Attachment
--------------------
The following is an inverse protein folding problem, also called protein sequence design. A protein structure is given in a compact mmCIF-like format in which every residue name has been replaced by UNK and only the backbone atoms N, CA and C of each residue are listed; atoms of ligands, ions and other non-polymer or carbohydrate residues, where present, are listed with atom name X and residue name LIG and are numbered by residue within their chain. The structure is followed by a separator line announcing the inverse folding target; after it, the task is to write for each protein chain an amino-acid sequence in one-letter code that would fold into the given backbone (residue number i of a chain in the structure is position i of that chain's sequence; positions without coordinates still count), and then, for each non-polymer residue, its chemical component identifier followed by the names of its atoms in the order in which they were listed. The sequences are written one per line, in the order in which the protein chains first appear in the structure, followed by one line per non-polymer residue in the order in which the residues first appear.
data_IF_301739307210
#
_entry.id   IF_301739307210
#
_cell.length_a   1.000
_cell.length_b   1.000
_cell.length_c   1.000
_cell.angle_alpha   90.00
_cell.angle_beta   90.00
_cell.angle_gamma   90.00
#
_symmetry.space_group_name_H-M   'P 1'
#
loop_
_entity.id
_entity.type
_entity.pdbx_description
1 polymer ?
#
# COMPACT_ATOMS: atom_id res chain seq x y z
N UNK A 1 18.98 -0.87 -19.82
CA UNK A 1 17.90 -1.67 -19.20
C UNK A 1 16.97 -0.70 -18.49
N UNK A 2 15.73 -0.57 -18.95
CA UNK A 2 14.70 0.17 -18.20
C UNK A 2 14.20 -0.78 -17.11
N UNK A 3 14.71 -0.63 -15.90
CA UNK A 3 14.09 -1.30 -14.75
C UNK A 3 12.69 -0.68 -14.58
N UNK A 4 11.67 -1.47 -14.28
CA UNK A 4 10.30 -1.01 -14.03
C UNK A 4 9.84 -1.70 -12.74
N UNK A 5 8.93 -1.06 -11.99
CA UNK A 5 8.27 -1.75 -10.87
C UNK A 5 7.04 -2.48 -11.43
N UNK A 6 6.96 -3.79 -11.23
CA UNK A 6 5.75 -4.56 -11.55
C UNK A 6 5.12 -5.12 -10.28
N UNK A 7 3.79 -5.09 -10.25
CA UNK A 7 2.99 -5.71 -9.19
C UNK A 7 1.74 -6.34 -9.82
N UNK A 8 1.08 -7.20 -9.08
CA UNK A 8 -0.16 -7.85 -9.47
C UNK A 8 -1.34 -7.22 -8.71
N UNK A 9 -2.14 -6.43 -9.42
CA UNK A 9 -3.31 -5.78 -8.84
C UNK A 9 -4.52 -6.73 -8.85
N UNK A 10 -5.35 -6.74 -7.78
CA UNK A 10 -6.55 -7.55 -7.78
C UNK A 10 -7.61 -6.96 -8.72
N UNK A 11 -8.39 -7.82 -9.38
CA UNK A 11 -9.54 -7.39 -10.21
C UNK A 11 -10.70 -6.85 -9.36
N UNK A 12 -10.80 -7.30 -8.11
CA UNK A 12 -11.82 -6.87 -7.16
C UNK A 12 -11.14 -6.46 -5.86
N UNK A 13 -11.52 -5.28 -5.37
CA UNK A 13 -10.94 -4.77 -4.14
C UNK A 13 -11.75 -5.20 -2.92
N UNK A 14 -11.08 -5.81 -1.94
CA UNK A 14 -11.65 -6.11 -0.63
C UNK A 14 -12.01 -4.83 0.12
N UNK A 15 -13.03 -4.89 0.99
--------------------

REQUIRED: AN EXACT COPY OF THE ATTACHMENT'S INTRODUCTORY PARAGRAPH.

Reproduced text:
The following is an inverse protein folding problem, also called protein sequence design. A protein structure is given in a compact mmCIF-like format in which every residue name has been replaced by UNK and only the backbone atoms N, CA and C of each residue are listed; atoms of ligands, ions and other non-polymer or carbohydrate residues, where present, are listed with atom name X and residue name LIG and are numbered by residue within their chain. The structure is followed by a separator line announcing the inverse folding target; after it, the task is to write for each protein chain an amino-acid sequence in one-letter code that would fold into the given backbone (residue number i of a chain in the structure is position i of that chain's sequence; positions without coordinates still count), and then, for each non-polymer residue, its chemical component identifier followed by the names of its atoms in the order in which they were listed. The sequences are written one per line, in the order in which the protein chains first appear in the structure, followed by one line per non-polymer residue in the order in which the residues first appear.